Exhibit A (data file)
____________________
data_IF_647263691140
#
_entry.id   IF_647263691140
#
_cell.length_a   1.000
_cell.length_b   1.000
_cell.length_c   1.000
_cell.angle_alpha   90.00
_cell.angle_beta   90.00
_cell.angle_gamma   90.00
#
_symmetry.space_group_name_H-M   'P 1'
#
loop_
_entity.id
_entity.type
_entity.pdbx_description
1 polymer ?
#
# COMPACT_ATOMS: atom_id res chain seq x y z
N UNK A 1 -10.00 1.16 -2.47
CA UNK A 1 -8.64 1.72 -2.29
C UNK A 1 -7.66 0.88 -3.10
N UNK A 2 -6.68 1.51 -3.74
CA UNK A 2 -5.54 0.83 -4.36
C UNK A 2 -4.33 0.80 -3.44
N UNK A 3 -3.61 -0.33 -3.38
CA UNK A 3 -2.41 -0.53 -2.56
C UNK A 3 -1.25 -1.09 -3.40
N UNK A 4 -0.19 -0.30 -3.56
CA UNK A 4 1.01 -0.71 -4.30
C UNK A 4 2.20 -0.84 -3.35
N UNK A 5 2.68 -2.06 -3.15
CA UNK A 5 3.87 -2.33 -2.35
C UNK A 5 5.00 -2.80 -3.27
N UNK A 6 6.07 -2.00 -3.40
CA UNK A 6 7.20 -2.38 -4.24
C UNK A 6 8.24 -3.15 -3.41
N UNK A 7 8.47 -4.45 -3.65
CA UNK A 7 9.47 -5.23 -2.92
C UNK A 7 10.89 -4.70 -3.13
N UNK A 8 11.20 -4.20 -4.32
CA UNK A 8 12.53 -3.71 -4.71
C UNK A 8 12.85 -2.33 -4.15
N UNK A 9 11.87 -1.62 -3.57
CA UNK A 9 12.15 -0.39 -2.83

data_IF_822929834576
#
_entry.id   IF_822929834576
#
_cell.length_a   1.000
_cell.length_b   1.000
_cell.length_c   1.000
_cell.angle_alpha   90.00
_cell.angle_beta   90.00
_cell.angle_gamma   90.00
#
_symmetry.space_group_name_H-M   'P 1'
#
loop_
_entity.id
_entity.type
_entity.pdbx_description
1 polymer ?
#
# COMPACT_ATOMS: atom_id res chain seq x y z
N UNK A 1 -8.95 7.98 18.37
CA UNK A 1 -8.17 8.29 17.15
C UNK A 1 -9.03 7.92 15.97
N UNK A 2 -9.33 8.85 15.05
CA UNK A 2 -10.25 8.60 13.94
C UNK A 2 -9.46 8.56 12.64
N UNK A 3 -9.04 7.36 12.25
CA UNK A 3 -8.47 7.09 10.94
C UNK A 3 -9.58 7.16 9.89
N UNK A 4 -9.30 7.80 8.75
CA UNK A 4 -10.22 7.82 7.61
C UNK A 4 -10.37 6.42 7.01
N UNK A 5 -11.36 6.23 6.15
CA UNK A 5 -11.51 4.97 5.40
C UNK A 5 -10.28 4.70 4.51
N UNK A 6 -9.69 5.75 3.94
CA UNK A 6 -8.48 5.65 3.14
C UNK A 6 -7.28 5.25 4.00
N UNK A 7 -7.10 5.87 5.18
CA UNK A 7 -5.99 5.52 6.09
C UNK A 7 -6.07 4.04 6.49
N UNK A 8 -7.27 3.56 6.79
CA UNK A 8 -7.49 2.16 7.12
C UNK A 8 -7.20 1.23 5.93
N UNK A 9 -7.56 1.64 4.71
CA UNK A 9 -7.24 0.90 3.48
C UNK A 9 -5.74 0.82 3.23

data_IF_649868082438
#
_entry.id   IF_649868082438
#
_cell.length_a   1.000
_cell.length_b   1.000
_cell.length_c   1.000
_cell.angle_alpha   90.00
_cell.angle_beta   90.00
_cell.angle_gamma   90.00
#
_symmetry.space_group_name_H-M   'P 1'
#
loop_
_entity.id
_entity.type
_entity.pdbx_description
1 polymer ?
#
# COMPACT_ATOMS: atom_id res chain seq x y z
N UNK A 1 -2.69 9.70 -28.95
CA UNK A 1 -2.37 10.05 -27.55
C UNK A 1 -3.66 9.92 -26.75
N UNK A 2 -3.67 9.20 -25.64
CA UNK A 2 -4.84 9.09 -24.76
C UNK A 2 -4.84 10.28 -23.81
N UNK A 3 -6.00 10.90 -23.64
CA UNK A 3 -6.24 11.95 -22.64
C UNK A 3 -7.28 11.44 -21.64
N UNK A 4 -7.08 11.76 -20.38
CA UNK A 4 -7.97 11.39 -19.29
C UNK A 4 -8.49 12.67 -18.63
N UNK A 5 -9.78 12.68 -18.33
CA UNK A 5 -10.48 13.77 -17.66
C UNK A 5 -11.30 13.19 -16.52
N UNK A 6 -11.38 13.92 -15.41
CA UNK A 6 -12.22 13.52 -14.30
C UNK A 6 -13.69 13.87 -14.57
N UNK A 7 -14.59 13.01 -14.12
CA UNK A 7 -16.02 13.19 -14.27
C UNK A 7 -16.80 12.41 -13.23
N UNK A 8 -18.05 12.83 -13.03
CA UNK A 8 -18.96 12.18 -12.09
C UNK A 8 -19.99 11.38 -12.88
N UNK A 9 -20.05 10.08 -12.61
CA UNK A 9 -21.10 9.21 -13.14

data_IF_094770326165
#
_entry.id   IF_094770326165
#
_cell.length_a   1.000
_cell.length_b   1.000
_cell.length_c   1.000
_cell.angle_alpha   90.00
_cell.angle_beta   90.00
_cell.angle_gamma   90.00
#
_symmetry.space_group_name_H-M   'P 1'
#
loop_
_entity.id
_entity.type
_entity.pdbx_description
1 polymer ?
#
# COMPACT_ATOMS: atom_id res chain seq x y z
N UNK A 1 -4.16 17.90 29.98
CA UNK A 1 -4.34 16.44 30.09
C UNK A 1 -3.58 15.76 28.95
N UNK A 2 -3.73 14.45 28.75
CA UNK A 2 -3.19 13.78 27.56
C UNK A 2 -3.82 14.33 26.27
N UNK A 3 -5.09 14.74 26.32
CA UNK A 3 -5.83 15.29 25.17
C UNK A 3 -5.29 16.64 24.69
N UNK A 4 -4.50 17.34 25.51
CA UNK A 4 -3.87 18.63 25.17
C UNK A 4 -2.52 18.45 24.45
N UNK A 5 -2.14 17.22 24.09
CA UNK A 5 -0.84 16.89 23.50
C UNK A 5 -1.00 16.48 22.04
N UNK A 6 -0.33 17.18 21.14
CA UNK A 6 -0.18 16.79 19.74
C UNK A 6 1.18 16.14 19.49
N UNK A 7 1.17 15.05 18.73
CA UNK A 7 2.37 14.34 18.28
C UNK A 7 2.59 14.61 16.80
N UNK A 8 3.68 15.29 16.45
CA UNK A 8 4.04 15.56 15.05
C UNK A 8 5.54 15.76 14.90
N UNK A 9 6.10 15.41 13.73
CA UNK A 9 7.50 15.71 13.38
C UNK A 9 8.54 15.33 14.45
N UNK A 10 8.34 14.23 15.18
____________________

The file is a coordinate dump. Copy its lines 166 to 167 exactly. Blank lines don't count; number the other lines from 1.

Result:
N UNK A 3 -5.09 14.74 26.32
CA UNK A 3 -5.83 15.29 25.17